I was embarrassed to leave the house
I had just turned 30 years of age, was trying my hardest for a new contract that would see out my career with the mighty Eels, and I got dropped to play for Wenty in the Canterbury Cup.
Without a doubt, it came as a big shock to the system but I knew what happened next was going to shape the rest of my footy career.
I knew my form was down a bit – Parra had lost a few games we really should have won – and it is always the coach’s prerogative to pick the team he thinks will get back in the winner’s circle. But it hurt, bad.
I kept telling myself it was important to keep a sensible head and not go around kicking stones.
The coach wanted me to pull things back and relax a bit. He didn’t want me going for ‘The Big Play’ every time I got the ball. The message was loud and clear and it sank in. It had to …
Three games for the Wenty Magpies helped me a lot, but I think the big thing, which happened around the same time, was being chosen to captain the Cook Islands in the World Cup qualifier against South Africa.
That was a fabulous honour I’ll cherish forever and I feel that’s where I regained some inspiration, my rugby league mojo.
There were lots of young players in that ‘Cookies’ team and, as a senior NRL player, they looked at me for some guidance. We played really well that day at Ringrose Park and won 66-6. I loved every second of it.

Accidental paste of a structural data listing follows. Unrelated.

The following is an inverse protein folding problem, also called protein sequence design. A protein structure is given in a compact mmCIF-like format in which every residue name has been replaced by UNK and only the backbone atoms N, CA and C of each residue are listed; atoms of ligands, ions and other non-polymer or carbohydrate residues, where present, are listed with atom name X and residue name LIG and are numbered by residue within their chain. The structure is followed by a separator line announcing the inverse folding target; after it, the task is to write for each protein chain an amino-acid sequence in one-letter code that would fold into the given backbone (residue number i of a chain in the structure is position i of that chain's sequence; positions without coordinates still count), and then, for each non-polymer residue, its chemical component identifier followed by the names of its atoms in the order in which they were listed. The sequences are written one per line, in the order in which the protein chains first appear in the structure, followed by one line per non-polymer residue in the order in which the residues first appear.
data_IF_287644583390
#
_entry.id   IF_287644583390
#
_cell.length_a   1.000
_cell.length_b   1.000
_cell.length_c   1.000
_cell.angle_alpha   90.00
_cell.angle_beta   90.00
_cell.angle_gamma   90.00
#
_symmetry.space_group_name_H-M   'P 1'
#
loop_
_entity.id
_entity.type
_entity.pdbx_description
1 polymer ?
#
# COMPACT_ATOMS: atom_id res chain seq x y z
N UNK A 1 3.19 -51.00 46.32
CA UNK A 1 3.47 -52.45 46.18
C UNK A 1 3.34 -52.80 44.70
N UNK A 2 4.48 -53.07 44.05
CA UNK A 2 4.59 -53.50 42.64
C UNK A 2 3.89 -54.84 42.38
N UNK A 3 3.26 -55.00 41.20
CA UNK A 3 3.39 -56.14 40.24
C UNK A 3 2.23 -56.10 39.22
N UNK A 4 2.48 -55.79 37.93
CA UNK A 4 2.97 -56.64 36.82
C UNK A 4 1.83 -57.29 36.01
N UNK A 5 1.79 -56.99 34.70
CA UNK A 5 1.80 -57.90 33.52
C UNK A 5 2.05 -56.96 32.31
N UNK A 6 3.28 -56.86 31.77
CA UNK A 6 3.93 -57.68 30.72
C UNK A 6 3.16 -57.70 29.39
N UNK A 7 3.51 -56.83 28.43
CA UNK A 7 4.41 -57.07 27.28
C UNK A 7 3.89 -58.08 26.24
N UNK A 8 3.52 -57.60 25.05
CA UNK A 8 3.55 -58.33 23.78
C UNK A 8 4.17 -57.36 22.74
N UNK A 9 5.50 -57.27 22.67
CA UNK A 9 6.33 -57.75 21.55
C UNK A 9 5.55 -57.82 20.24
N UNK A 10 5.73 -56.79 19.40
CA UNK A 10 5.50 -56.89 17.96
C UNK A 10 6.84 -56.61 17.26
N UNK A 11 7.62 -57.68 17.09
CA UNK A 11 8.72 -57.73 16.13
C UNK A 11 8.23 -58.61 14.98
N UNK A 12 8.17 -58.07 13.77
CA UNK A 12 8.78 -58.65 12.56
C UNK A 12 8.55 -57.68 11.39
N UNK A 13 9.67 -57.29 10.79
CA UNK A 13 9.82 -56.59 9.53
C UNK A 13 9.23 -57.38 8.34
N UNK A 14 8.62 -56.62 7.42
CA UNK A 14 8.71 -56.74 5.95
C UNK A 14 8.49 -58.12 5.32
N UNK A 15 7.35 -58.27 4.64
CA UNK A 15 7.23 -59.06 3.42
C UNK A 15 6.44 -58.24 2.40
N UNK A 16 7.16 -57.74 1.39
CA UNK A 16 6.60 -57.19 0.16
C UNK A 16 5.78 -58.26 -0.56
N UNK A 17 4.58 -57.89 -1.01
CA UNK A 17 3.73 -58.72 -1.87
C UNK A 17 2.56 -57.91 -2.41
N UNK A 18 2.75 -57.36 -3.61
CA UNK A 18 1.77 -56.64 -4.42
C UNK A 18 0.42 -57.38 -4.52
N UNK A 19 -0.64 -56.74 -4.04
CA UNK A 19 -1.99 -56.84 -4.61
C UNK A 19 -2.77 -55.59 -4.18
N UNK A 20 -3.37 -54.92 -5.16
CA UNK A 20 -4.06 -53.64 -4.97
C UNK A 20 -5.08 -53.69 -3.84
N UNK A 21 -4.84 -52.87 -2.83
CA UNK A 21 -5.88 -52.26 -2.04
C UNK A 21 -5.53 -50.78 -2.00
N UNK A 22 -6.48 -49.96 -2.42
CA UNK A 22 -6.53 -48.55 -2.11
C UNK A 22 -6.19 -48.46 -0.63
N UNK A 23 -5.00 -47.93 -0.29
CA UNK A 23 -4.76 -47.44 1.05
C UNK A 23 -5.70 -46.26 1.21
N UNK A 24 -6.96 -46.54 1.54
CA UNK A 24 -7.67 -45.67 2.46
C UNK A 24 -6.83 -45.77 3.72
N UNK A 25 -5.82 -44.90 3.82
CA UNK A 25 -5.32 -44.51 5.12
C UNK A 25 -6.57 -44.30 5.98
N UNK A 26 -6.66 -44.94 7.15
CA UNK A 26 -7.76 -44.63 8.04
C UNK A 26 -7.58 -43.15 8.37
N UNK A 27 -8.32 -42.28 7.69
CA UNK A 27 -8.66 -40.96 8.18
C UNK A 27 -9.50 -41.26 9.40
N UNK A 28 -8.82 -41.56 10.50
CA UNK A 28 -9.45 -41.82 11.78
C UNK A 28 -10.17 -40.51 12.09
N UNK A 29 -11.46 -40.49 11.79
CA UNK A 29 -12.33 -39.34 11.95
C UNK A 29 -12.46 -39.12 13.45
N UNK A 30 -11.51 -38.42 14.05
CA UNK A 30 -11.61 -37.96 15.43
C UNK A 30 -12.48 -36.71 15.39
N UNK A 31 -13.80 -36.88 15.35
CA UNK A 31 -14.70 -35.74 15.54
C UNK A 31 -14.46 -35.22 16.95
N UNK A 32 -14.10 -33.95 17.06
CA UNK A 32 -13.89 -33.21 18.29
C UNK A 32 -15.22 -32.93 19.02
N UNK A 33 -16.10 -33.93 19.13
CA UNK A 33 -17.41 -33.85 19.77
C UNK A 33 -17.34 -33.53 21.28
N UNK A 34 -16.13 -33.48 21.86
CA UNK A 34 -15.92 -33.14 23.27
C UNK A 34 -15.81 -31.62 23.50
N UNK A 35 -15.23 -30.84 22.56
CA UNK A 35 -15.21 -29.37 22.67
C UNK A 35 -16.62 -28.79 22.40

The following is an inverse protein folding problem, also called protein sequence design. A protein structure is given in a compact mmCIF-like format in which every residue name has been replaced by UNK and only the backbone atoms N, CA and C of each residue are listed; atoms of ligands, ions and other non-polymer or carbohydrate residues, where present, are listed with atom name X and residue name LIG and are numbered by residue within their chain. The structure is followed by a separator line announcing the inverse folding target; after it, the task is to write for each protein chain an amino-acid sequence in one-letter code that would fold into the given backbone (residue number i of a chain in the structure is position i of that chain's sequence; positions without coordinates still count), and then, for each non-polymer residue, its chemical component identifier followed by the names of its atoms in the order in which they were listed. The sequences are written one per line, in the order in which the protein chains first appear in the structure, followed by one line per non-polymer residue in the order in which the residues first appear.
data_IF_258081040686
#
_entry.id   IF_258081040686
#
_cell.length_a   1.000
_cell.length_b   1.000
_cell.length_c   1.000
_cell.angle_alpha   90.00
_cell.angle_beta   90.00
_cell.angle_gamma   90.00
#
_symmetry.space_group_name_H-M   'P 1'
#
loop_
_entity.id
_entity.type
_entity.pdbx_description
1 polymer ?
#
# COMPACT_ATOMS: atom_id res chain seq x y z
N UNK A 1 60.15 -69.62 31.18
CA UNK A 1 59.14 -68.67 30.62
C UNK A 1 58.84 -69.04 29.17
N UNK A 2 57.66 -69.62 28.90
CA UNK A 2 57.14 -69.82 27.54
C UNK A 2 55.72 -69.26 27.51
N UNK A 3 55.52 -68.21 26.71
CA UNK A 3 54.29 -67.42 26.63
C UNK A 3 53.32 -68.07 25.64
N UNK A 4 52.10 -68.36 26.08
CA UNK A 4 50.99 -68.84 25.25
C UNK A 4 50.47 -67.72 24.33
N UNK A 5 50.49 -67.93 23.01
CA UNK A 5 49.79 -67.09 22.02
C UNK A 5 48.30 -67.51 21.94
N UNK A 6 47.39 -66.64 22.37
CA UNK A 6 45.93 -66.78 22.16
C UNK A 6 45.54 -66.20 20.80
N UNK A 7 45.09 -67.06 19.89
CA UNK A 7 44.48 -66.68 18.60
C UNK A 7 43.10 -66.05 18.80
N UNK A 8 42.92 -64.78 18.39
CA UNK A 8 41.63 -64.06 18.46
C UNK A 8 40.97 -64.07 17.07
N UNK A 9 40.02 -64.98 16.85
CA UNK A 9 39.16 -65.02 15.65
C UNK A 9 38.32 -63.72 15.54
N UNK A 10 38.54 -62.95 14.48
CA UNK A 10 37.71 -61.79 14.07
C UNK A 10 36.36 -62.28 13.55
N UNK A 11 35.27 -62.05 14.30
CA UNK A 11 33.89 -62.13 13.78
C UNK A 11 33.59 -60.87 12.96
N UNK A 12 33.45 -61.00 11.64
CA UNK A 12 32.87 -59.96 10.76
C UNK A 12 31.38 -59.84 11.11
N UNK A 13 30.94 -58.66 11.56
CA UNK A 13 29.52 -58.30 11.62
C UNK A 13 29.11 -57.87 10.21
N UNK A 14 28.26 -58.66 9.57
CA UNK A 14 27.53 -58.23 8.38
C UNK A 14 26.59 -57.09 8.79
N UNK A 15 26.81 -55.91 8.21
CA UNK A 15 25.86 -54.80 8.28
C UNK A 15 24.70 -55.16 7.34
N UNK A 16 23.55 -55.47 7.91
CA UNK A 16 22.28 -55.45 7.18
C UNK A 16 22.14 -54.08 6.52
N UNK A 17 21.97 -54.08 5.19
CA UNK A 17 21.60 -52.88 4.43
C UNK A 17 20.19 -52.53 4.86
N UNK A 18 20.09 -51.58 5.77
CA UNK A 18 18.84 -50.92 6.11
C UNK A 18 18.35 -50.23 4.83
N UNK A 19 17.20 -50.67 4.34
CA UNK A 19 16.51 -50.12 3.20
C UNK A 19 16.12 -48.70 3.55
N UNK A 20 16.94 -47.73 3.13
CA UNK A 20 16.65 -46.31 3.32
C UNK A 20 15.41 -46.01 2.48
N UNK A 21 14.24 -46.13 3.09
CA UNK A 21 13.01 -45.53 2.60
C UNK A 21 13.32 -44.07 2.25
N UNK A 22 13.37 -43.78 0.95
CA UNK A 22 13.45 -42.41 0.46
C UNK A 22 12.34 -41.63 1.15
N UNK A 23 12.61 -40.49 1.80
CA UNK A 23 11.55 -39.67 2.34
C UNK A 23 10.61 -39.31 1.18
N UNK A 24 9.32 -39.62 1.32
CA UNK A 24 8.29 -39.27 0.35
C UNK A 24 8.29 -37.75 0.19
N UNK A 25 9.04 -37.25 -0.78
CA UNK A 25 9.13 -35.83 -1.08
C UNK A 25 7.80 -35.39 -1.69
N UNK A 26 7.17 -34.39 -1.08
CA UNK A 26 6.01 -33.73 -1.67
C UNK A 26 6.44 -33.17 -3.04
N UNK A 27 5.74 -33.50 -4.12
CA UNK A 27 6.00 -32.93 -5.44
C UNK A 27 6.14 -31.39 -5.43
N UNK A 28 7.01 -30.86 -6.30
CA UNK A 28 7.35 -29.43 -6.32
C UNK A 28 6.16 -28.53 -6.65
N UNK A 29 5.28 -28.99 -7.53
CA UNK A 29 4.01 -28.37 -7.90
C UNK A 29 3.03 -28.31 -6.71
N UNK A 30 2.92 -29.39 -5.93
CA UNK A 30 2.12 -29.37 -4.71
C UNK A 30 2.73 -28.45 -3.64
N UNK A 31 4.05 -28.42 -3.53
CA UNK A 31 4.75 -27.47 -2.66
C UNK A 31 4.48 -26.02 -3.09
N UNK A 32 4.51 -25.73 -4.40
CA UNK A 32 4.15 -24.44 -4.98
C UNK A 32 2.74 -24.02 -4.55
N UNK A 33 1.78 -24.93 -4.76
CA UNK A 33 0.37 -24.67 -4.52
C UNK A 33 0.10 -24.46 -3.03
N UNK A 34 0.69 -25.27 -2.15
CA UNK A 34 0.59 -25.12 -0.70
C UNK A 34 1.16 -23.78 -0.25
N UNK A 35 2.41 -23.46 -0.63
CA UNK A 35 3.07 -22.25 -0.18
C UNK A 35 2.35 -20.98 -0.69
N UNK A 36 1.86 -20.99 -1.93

Brad Arthur had been keeping tabs on me for a while and then Michael Jennings got injured.
I got a recall to the NRL in Round 17 and I’ve had some good fortune from there. I scored my first-ever hat-trick against the Wests Tigers and backed it up with another try against the Sea Eagles at Brooky. It felt good!
It’s now my challenge to stay in first grade and help our side in the most important time of the season.
We host the Warriors at Bankwest this Saturday at 3pm – this game will be a beauty!
Mooks (Stephen Kearney) has his boys playing some great footy and their record away from home this year has been good.
We’re having an up-and-down season but it is way better than last year when we ran last. When we’re on I feel like we can beat anyone, but we need to do it consistently.
From first-hand experience, I can report that ‘winning’ the wooden spoon is soul-destroying, it saps all of your confidence. You’re trying so hard but nothing, absolutely nothing, comes or goes your way.
Towards the end of last year, we were losing so many games I was embarrassed to leave the house. I just didn’t want to be seen out and about by anyone.
After games, I’d do the recovery stuff and go straight home. If my missus wanted to go to the shops or anything, I’d stay home. I didn’t want to be seen in public and I certainly didn’t want to talk about it.
We were close to teams a lot of the time but just couldn’t come up with that win. On some occasions, all we needed was a relieving penalty or a simple bounce of the ball. But it never happened and we finished last.
The most frustrating part was that we had a good team on paper, but things failed to click on the field. That losing feeling was terrible and nobody at Parramatta ever wants to experience it again.
Using that down period as fuel, we changed a lot of things in the lead-up to this season.